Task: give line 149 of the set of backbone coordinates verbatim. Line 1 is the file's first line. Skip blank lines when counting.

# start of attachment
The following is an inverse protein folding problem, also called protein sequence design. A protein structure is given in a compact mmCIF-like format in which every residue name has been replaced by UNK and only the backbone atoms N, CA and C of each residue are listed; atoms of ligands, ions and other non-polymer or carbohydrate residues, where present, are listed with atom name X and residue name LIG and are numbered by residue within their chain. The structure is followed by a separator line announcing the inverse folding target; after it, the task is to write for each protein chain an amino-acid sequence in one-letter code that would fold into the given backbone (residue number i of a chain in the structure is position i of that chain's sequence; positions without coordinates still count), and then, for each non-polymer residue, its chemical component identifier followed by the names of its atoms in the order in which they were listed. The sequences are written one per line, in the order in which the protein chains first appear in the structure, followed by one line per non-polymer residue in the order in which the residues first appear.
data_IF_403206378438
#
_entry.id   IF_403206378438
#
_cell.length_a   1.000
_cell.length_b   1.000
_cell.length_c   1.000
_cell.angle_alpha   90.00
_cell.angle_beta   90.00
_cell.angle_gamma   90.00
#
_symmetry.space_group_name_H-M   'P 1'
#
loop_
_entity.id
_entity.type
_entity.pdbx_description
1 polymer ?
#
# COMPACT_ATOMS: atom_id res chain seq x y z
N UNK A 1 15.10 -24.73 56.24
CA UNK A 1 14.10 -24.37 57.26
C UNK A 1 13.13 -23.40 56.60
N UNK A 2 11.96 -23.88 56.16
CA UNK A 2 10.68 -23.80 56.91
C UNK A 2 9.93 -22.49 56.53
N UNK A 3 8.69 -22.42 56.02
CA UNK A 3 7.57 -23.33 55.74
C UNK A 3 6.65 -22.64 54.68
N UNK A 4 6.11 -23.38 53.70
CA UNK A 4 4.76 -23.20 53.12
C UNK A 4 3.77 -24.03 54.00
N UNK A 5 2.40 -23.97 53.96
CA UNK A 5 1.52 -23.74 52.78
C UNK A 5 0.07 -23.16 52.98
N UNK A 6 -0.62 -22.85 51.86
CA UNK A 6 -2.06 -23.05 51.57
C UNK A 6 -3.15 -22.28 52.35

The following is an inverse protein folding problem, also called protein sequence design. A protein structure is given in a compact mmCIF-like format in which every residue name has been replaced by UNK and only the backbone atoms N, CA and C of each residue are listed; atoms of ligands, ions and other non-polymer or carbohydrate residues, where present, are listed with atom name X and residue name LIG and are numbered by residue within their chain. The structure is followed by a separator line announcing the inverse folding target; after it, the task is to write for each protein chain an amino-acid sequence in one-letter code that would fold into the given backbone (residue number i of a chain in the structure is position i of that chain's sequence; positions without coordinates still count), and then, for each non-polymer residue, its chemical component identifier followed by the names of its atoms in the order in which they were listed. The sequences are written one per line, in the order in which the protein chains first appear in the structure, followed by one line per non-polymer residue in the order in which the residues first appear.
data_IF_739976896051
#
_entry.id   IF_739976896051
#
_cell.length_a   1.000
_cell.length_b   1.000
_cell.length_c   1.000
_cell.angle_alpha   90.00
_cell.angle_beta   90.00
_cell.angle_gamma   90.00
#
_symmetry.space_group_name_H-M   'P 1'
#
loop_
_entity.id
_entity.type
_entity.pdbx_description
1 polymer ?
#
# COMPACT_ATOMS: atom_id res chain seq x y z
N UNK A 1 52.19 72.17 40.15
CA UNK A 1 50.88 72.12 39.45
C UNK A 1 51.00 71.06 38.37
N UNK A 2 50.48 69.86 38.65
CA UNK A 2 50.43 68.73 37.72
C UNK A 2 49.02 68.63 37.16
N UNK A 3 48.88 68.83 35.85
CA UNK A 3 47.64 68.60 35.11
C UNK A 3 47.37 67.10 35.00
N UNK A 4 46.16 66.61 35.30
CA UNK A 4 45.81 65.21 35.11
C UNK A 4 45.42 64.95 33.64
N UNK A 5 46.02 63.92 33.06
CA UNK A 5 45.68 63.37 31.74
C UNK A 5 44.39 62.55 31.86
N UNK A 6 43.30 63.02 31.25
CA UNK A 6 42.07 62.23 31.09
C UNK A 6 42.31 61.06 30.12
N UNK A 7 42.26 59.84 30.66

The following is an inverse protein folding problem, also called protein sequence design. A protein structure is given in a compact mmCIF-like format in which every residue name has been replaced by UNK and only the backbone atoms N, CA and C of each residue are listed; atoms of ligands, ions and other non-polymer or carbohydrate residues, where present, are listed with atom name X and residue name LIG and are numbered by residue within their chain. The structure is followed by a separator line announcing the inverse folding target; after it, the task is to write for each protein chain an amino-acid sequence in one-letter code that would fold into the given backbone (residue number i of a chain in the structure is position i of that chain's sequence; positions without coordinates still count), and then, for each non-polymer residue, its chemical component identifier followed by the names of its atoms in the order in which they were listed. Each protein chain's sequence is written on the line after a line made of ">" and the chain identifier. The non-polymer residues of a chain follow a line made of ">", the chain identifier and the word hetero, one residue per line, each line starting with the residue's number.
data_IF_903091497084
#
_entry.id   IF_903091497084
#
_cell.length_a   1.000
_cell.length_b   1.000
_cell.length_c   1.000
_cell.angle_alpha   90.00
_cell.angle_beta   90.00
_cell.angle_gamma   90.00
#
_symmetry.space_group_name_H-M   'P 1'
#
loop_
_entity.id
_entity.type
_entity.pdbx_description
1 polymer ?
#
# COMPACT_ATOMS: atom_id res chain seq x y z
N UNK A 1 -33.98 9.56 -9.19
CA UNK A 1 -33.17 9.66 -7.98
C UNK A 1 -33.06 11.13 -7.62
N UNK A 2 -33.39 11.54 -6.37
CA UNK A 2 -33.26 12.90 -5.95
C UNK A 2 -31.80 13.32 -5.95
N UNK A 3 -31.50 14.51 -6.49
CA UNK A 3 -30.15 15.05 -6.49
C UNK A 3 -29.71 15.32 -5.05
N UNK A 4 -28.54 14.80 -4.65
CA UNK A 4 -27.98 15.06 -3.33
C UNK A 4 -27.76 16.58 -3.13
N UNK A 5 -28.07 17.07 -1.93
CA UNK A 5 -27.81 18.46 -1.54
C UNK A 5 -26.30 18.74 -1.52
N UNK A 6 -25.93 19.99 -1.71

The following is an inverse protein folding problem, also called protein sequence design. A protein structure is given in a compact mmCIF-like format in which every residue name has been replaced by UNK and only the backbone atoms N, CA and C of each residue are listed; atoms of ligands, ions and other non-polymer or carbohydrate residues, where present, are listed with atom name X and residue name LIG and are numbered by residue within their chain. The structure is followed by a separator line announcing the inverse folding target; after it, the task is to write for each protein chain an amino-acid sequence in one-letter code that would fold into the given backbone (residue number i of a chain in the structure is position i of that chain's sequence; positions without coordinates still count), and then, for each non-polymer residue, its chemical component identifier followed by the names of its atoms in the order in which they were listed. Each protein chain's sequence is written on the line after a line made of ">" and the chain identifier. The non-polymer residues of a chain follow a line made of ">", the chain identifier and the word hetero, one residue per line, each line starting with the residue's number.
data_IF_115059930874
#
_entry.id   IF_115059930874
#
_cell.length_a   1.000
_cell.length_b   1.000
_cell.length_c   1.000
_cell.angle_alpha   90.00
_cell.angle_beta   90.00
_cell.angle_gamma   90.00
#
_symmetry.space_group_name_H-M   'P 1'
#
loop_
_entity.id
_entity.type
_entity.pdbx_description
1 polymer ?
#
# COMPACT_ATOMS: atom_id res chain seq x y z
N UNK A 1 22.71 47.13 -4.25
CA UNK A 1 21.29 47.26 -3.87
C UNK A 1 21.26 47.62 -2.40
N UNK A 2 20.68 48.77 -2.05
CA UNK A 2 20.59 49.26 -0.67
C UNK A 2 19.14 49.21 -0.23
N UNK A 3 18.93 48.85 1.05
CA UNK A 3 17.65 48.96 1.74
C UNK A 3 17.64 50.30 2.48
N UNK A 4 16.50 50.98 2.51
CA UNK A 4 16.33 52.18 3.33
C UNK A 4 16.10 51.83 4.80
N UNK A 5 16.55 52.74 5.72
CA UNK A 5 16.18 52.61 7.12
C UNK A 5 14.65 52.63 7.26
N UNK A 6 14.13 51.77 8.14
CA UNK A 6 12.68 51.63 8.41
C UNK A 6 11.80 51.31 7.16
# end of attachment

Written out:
C UNK A 4 16.10 51.83 4.80